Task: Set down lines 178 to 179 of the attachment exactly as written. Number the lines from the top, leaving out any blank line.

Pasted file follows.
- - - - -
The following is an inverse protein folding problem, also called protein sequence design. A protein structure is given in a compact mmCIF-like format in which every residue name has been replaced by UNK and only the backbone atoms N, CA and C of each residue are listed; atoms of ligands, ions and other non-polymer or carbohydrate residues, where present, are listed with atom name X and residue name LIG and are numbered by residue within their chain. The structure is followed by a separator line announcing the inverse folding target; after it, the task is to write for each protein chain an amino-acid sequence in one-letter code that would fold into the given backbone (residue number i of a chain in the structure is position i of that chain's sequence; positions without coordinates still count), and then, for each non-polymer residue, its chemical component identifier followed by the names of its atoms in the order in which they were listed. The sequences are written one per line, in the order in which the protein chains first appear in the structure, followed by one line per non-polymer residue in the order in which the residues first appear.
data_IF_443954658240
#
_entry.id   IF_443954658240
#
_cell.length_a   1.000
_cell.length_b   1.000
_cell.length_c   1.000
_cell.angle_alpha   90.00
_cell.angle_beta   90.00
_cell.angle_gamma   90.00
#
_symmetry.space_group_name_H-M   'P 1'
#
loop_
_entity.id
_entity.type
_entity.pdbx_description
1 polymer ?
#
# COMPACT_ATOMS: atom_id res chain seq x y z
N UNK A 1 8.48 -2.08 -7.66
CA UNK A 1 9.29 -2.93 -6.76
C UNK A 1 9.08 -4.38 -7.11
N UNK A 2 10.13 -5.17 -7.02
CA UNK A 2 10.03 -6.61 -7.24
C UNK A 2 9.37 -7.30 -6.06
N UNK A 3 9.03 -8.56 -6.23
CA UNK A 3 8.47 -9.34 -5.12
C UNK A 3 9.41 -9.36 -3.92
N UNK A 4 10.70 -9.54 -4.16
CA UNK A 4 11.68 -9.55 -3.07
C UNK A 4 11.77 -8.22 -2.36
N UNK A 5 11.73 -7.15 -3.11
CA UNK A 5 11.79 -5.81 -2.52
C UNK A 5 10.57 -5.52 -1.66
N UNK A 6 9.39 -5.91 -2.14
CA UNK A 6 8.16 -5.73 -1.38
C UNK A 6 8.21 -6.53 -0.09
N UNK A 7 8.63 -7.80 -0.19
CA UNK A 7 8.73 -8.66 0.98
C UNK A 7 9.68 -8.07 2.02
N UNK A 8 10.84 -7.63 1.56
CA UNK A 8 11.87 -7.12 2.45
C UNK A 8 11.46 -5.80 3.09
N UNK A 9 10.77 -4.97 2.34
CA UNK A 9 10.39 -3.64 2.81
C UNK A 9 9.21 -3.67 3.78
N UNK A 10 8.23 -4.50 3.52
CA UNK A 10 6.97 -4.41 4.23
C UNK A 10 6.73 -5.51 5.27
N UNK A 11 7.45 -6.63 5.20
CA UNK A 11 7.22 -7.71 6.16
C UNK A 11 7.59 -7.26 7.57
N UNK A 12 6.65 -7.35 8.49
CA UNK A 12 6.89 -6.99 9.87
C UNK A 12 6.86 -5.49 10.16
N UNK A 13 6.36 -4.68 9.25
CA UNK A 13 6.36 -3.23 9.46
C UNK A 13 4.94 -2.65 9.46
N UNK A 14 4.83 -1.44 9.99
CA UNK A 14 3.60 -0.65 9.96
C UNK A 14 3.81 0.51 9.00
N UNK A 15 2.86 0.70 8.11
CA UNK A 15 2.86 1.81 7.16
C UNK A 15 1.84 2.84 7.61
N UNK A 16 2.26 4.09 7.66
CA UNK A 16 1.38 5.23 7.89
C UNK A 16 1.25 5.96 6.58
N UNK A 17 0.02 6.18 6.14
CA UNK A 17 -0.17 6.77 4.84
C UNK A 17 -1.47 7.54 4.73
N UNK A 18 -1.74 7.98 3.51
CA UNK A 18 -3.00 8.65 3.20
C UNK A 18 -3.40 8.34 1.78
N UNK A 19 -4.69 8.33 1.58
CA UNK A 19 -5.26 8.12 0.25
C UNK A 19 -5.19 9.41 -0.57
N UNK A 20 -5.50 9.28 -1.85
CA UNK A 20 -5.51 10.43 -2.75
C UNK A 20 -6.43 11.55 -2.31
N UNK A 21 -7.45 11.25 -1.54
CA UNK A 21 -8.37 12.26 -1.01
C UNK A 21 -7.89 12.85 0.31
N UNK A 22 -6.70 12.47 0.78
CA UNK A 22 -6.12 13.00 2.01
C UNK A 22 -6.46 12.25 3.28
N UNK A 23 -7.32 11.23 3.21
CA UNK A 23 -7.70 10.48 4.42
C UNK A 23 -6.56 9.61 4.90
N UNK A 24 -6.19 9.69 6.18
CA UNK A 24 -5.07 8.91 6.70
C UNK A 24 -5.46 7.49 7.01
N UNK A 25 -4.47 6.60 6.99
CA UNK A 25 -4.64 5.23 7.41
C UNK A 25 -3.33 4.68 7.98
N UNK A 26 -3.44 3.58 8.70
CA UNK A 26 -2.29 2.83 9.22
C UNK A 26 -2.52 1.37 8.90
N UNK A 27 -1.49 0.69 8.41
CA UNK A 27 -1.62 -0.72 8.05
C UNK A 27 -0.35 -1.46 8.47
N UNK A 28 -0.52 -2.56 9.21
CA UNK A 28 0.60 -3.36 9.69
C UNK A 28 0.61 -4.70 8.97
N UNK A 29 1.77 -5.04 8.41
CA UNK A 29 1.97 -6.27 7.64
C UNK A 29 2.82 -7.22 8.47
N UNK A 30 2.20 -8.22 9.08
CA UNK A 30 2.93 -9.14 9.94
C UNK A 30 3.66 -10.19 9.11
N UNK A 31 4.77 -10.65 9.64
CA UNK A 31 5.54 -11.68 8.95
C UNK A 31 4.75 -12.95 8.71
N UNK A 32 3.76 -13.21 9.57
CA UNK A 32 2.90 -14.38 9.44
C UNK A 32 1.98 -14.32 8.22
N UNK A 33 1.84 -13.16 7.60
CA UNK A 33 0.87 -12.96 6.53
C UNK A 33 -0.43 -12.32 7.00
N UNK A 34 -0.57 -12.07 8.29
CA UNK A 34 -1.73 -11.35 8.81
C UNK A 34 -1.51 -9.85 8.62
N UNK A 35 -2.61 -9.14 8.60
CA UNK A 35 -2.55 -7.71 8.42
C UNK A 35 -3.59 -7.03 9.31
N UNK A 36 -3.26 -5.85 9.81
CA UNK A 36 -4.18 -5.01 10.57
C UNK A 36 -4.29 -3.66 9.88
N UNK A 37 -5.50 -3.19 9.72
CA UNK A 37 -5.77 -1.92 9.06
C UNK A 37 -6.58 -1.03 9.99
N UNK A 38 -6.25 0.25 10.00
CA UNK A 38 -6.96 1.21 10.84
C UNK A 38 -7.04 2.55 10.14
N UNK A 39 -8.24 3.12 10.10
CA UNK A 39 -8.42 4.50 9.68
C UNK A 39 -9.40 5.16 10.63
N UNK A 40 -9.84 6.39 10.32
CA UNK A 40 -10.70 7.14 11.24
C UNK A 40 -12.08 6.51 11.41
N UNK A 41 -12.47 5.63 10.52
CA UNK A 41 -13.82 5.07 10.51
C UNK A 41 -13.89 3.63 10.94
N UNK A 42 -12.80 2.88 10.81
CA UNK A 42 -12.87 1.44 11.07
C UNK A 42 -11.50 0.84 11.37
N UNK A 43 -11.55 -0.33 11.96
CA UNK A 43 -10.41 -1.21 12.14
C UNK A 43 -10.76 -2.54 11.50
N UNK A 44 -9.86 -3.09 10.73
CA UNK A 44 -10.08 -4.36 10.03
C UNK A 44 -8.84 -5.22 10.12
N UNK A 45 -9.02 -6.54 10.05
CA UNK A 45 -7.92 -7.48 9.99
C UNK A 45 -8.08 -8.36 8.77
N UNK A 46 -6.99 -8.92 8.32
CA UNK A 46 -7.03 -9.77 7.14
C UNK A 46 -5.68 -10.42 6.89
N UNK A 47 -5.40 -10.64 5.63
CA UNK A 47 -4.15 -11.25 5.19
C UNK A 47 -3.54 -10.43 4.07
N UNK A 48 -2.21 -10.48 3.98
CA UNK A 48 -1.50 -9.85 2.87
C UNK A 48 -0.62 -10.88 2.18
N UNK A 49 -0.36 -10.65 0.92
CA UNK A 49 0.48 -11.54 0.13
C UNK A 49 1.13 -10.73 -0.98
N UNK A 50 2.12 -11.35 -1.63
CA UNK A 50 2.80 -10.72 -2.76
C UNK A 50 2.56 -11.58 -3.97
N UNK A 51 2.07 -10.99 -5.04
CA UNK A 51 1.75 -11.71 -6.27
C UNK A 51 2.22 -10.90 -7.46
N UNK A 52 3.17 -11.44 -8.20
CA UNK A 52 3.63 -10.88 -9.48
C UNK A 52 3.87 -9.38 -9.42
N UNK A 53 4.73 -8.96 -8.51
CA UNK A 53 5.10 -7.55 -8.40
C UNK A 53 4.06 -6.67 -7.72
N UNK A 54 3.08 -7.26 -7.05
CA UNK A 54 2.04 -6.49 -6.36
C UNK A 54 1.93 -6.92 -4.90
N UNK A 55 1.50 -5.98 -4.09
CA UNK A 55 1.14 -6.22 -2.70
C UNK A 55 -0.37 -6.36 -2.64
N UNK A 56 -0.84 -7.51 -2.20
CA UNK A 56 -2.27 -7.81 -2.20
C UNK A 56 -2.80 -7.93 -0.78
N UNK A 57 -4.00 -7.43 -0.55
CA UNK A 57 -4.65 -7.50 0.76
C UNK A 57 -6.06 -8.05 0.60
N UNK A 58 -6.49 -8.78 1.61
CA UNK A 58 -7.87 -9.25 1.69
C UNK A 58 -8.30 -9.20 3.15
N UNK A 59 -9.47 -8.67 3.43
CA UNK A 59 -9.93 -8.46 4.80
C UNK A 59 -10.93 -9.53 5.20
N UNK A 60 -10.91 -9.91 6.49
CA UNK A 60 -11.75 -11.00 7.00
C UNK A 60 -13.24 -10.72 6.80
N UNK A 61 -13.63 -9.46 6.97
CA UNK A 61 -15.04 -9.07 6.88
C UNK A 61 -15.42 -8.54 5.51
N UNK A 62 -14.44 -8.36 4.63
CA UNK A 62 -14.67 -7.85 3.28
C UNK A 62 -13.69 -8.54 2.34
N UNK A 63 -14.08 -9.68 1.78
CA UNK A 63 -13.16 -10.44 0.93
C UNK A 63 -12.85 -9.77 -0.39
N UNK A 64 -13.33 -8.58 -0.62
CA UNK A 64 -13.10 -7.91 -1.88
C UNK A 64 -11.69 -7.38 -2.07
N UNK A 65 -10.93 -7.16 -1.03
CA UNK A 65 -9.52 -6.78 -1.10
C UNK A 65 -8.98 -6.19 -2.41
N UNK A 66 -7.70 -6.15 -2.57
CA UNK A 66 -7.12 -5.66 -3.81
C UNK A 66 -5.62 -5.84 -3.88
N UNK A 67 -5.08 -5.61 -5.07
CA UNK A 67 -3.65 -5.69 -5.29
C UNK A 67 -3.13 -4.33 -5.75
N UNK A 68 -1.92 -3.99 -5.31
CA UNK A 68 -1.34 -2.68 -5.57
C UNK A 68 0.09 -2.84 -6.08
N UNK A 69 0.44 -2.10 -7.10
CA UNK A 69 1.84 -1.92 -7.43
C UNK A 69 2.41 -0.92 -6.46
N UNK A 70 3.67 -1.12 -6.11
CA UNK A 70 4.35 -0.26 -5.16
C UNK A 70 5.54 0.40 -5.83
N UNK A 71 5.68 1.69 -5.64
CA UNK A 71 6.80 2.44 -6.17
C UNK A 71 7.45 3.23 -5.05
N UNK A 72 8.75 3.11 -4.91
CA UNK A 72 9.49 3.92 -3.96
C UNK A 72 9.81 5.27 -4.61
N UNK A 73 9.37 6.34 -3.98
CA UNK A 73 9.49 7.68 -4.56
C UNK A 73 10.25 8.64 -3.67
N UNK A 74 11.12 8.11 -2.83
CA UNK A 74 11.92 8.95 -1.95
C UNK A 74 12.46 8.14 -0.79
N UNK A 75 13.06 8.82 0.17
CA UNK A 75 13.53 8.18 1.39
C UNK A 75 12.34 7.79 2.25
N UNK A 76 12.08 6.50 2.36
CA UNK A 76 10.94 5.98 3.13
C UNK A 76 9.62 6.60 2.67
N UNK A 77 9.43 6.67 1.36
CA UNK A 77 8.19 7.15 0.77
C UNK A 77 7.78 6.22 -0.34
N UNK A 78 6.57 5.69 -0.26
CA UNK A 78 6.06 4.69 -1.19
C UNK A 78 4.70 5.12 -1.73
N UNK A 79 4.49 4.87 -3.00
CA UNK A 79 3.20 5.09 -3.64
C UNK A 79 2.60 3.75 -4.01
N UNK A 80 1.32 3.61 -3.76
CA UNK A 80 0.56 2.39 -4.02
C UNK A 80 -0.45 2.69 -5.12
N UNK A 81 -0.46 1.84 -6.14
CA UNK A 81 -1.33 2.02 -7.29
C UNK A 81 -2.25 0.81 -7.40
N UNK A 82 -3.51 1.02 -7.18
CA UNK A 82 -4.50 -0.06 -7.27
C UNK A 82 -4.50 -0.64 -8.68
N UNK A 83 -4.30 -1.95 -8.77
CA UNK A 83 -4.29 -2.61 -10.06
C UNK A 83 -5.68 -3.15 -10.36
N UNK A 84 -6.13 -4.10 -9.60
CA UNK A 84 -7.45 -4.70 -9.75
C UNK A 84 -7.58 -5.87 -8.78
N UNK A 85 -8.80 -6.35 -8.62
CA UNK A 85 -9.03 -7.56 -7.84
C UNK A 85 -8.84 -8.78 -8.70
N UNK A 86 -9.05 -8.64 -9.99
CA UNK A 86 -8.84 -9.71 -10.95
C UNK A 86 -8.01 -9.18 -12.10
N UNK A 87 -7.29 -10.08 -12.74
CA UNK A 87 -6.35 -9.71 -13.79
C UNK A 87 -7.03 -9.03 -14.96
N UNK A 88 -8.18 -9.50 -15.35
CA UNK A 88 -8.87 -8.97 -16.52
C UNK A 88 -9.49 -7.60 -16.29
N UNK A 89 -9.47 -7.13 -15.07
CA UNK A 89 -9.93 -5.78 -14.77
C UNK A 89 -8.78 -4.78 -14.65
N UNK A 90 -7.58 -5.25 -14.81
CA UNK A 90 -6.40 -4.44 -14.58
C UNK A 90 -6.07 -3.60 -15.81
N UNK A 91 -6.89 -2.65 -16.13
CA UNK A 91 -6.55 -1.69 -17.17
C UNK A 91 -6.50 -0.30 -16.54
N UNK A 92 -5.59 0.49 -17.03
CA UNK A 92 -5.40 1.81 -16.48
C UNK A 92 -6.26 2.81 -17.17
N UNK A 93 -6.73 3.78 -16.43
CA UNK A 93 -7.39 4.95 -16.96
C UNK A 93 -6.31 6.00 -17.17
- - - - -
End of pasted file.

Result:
N UNK A 53 4.73 -8.96 -8.51
CA UNK A 53 5.10 -7.55 -8.40